The fast-paced world of small business can be confusing and, at times, catch out even the best operators, according to the Fair Work Ombudsman.
Bakery and patisserie owners are among employers who regularly call the agency’s Small Business Helpline. Around 300,000 calls have been made to the priority service since it launched in December 2013.
Calls from a diverse range of business operators are being answered by the Small Business Helpline team, which is fielding an equally wide range of requests for assistance. The number one reason small businesses call is to ask about wages, followed by conditions, termination of employment, leave and entitlements.
The Small Business Helpline has provided employers with advice on workforce participation, particularly through removing barriers such as age discrimination, and protecting vulnerable employees, including visa-holders and young workers.
The scope of information and assistance provided has also extended to guidance on employees accessing leave entitlements, travel allowances and taking on casual employees with flexible working arrangements.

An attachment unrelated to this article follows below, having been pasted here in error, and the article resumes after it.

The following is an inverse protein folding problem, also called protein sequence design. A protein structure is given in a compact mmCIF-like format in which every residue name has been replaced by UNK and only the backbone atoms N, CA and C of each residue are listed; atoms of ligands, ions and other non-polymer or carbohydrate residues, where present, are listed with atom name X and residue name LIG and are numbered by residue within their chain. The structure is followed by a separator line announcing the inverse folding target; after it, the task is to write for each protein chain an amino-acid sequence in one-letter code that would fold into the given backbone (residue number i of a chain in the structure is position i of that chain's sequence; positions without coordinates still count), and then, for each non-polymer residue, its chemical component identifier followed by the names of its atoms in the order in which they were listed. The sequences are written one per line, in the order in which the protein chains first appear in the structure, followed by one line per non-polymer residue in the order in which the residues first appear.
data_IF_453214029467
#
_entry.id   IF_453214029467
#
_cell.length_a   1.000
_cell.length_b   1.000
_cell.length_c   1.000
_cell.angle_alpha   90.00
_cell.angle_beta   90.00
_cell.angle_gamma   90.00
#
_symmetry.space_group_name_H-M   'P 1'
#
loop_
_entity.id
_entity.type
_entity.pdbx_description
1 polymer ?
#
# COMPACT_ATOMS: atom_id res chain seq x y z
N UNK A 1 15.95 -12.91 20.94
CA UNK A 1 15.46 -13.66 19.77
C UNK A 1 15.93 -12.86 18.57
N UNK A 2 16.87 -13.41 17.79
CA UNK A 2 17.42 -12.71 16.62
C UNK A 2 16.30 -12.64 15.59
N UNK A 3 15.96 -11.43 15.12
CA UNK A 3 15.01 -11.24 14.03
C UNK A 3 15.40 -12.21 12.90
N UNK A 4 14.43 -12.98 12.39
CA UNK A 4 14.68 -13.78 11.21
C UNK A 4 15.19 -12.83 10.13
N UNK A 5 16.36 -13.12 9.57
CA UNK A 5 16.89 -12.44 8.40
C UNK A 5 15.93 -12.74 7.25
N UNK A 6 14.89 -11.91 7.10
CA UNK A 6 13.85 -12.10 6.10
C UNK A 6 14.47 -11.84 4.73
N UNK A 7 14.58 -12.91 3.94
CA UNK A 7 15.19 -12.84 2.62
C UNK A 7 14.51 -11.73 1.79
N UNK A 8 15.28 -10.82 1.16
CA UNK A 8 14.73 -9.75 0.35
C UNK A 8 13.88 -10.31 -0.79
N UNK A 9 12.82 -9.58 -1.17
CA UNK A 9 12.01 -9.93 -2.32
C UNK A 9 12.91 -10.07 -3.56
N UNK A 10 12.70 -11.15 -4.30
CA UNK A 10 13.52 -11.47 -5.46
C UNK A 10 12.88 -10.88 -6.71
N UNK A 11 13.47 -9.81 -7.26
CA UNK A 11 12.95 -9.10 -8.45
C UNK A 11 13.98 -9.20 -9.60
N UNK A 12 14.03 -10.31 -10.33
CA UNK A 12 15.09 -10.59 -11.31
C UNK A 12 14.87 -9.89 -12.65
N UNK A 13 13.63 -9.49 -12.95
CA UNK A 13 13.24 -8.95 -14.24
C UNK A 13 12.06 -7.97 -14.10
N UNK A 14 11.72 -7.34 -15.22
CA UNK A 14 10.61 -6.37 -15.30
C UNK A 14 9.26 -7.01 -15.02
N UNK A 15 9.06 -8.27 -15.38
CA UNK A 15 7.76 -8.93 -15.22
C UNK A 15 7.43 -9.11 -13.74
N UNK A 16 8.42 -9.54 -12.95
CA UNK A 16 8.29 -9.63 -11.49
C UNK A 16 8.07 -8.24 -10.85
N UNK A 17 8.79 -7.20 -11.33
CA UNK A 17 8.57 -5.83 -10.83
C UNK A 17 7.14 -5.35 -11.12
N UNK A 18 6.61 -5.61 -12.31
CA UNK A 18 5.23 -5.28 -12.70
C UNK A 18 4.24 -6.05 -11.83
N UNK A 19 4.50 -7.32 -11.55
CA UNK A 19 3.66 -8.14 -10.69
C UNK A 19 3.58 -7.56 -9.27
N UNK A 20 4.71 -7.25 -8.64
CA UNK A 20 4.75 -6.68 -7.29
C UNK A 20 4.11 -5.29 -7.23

A key role of the Fair Work Ombudsman is to promote productive and co-operative workplaces, and the agency is extending a helping hand to employers, crafting a suite of tools and resources to strongly support small business in particular.
“We work closely with employers to help them get the basics right in the first place so problems don’t arise in future,” Fair Work Ombudsman Natalie James said.
“Where an issue does arise, we will work with the parties to assist them to resolve the matter, and then put processes in place to ensure the same mistakes are not made again.
If employers have misunderstood their obligations, Natalise said the Fair Work Ombudsman starts with information and advice, and encourages self-resolution.
“A conversation in the workplace between the employer and the employee can resolve many problems and ensure ongoing goodwill,” she said.